Vote Ukip, says far-right group Britain First

Letters and leaflets currently being distributed by Britain First effectively endorse Nigel Farage’s party

Britain First, the far-right political party responsible for vigilante “invasions” of mosques and a campaign against the “Islamification” of Britain, has told its supporters to help deliver “major Ukip gains” at the general election.

Letters and leaflets currently being distributed by Britain First, a group formed by former British National Party members, effectively endorse Nigel Farage’s party.

The literature obtained by The Independent – carrying the signature of Britain First’s leader, Paul Golding – says its controversial activities “in the Muslim ghettoes” will combine with “major Ukip gains” to turn the election into a “game changer”. Claiming 2015 will be “the year of Britain First and Ukip”, the group forecasts a “resurgence of right-wing patriotism in Britain”.

Mr Farage has previously tried to distance himself from support and associations offered to Ukip from the extreme right, both in the UK and from hard-right groups inside the European Parliament. Britain First has said it “understands” how Ukip must play the “political game”, and told its supporters to “ignore Ukip’s necessary political bluster”.

 

At last year’s Rochester by-election – won by Mark Reckless, the former Conservative who defected to Ukip – campaign literature distributed by the group proclaimed: “Ukip at the ballot box, Britain First on the streets – a winning combination.”

 

Ukip recently abandoned strict targets and caps on immigration numbers as part of its central policy to “get back control over Britain’s borders.” Britain First wants “assisted repatriation”, a halt to further immigration, and the deportation of all asylum seekers. It also wants all foreign criminals to be deported without recourse to the law courts.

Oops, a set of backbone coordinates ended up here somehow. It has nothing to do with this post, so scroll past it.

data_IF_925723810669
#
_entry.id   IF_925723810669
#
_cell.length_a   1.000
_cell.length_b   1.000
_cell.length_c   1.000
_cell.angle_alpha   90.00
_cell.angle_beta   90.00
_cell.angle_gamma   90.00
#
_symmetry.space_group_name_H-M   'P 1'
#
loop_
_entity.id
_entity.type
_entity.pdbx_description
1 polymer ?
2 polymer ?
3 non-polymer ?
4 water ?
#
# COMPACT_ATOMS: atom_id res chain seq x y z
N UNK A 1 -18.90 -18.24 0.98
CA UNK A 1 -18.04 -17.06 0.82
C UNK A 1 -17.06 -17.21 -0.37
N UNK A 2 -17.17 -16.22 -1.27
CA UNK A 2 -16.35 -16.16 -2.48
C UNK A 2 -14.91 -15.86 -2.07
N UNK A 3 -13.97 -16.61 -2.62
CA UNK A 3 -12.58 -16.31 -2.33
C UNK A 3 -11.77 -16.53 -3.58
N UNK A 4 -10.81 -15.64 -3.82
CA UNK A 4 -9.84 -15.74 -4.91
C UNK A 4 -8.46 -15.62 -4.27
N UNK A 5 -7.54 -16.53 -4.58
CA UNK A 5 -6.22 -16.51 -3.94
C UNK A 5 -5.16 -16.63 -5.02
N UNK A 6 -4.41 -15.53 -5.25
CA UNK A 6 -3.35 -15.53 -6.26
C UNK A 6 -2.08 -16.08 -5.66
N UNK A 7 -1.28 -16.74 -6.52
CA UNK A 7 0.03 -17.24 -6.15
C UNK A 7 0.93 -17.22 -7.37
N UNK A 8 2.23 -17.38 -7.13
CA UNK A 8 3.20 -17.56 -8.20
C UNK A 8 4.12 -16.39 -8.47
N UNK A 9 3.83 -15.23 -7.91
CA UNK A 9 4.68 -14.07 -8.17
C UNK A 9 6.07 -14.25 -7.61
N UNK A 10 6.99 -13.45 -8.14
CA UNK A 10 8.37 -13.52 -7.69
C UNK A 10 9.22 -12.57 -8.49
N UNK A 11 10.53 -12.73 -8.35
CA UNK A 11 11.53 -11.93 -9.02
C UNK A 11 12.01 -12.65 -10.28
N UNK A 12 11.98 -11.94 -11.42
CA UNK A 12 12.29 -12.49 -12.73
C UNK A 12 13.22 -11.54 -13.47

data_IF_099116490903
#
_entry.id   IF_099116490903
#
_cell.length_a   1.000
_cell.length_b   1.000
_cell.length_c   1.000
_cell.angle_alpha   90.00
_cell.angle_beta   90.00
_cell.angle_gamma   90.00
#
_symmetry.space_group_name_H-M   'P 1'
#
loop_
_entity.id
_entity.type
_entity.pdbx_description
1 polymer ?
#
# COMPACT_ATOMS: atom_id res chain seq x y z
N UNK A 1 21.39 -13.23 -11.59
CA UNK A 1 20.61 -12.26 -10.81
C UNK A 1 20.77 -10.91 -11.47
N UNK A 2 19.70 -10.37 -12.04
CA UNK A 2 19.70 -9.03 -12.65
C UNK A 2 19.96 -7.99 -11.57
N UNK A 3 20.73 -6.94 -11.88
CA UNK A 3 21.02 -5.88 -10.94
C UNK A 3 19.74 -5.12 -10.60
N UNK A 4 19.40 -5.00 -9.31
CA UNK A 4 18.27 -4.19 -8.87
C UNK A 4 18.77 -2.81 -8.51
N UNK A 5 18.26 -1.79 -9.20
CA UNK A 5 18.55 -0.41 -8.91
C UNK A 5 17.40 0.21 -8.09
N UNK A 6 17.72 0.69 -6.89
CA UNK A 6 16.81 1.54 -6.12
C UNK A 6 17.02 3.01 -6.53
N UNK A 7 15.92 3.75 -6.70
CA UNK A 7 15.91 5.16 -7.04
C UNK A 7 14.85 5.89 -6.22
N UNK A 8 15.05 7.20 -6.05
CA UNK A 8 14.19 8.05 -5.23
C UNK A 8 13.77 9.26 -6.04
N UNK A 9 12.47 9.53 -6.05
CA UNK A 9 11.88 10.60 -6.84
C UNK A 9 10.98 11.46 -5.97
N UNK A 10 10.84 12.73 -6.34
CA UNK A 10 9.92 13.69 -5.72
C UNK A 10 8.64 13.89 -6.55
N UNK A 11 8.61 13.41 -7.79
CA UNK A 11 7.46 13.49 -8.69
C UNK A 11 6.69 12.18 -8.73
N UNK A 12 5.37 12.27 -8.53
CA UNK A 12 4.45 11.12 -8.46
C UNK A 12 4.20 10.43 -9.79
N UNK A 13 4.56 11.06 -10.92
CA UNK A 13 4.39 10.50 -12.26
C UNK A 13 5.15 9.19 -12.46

Although the Ukip leader cannot control who offers his party support, the endorsement from a group as extreme and controversial as Britain First will nevertheless be regarded as unwelcome and potentially damaging.

Last year the group, which has its origins in Ulster loyalism and anti-abortion campaigns, conducted “Christian patrols” in parts of East London where Muslim residents would have been offended by the action. The group said the “patrols” were a direct response to similar Muslim groups who, it was claimed, wanted Sharia Law enforced in some boroughs. Britain First activists were seen outside mosques holding banners announcing: “We are the British resistance.”

The group were also responsible for raids on mosques in Glasgow, Bradford, Luton and London. Bibles were offered to attending Muslim worshippers. During the 2014 European elections, Britain First put up candidates in Wales and Scotland. The party received just over 20,000 votes. In England it encouraged its supporters to vote for Ukip or the English Democrats. However, the party leader’s comment that 2015 was the year of “Britain First and Ukip” suggests that Mr Farage is now regarded as the preferred choice.

A Ukip spokesman said it was not embarrassing but farcical that Britain First was supporting them. “We’re just not where they think we are,” he said. “On the fringes of our politics are nutters and we don’t want them anywhere near us.”

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